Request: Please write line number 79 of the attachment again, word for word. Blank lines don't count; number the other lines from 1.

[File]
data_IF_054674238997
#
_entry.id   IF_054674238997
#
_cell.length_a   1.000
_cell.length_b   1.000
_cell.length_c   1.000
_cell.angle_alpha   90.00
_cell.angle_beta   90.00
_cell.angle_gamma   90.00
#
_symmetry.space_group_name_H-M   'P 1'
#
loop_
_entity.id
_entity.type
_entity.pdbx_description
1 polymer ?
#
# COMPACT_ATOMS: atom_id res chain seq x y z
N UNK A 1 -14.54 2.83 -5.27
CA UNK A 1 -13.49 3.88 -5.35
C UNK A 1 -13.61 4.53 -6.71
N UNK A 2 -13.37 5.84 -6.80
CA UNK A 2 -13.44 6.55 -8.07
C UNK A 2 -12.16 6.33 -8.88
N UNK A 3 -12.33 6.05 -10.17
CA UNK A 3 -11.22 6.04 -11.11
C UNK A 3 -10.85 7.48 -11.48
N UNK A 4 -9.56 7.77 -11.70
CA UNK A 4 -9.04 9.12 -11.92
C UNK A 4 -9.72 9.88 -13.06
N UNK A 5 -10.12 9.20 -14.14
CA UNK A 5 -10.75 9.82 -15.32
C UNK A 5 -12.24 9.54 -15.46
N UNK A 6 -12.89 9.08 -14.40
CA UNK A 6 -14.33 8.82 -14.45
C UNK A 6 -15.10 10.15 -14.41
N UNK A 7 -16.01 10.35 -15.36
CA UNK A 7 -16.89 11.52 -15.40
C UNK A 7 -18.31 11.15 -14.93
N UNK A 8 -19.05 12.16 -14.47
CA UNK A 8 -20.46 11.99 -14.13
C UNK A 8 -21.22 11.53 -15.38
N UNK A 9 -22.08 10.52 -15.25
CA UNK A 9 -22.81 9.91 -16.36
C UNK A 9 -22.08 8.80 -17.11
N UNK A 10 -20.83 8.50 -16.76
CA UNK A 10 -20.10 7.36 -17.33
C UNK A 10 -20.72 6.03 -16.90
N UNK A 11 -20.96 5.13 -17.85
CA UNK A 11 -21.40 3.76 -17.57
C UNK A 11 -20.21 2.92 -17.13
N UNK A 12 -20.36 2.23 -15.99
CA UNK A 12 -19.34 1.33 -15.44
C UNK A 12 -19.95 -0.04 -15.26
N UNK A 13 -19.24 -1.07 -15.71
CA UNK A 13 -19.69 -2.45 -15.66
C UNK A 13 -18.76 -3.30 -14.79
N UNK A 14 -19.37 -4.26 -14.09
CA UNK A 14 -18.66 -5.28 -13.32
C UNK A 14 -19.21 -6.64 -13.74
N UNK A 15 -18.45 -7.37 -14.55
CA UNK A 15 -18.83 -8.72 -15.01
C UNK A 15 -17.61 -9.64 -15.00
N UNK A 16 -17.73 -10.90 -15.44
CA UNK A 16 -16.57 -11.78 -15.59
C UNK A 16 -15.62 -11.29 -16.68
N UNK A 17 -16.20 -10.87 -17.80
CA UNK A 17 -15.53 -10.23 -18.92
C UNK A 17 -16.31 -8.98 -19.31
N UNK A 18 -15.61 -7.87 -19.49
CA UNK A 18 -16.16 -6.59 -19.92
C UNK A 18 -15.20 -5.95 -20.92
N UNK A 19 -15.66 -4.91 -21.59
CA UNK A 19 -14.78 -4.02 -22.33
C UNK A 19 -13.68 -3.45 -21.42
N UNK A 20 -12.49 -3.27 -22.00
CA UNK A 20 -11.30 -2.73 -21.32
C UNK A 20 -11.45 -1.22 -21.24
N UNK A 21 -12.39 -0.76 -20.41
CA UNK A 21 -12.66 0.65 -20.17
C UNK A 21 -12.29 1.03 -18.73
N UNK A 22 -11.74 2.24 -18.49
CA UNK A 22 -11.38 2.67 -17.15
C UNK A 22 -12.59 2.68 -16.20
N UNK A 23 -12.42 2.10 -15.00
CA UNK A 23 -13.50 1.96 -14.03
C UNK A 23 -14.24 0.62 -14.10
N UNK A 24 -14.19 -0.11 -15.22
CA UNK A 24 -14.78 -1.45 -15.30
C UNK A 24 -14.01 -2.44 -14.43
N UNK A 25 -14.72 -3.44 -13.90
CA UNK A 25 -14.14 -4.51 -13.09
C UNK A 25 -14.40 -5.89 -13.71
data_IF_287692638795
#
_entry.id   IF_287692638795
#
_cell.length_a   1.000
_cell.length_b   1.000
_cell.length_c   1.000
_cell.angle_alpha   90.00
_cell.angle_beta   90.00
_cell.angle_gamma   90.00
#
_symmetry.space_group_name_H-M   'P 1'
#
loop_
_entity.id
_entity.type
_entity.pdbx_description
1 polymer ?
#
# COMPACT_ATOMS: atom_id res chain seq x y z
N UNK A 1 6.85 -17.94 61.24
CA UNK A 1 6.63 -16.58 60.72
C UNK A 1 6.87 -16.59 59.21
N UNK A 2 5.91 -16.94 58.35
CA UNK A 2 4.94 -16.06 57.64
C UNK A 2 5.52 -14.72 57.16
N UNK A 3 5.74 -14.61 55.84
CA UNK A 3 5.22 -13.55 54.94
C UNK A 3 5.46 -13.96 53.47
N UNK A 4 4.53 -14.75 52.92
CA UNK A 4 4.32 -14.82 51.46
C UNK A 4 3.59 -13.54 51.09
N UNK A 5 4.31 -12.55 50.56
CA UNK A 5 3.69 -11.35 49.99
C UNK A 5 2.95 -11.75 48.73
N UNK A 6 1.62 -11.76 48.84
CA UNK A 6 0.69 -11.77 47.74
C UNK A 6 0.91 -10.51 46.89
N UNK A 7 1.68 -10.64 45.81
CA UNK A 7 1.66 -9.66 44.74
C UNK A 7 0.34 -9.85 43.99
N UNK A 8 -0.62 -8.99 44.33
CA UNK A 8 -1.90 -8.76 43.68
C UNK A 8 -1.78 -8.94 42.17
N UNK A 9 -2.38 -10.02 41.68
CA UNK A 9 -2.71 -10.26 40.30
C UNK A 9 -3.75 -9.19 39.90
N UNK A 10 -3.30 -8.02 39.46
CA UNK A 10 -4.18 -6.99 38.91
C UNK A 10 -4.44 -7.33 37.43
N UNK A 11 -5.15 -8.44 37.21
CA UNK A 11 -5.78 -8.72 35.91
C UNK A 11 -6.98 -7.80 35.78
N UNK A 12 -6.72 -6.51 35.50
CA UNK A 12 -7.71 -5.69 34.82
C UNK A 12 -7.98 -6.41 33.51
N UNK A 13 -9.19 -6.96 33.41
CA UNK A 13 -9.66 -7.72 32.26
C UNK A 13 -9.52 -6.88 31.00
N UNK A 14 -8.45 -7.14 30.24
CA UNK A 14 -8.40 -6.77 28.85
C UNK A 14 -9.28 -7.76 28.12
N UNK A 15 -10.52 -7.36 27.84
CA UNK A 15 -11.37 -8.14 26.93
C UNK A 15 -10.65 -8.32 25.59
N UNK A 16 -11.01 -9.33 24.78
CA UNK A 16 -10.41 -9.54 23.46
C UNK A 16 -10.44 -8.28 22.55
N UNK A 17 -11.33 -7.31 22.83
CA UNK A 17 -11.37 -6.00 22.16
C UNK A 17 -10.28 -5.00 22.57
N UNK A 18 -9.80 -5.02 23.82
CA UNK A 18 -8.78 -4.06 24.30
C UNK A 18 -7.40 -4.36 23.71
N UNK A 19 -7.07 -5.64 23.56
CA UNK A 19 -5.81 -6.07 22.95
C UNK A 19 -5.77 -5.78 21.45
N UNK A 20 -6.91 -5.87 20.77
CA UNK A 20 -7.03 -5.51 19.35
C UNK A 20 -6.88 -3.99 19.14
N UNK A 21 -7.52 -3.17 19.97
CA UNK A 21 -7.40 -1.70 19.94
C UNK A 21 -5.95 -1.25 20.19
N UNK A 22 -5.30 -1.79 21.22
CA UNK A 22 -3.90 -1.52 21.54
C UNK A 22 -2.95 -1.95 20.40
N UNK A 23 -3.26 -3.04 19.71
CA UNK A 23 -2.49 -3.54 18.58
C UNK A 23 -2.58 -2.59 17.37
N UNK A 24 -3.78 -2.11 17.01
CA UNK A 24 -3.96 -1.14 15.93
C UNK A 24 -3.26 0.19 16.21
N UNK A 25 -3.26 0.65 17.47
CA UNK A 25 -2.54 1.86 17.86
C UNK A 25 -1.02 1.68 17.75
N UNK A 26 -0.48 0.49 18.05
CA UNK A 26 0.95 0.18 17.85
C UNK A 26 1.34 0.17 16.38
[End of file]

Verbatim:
CA UNK A 20 -11.30 -2.73 -21.32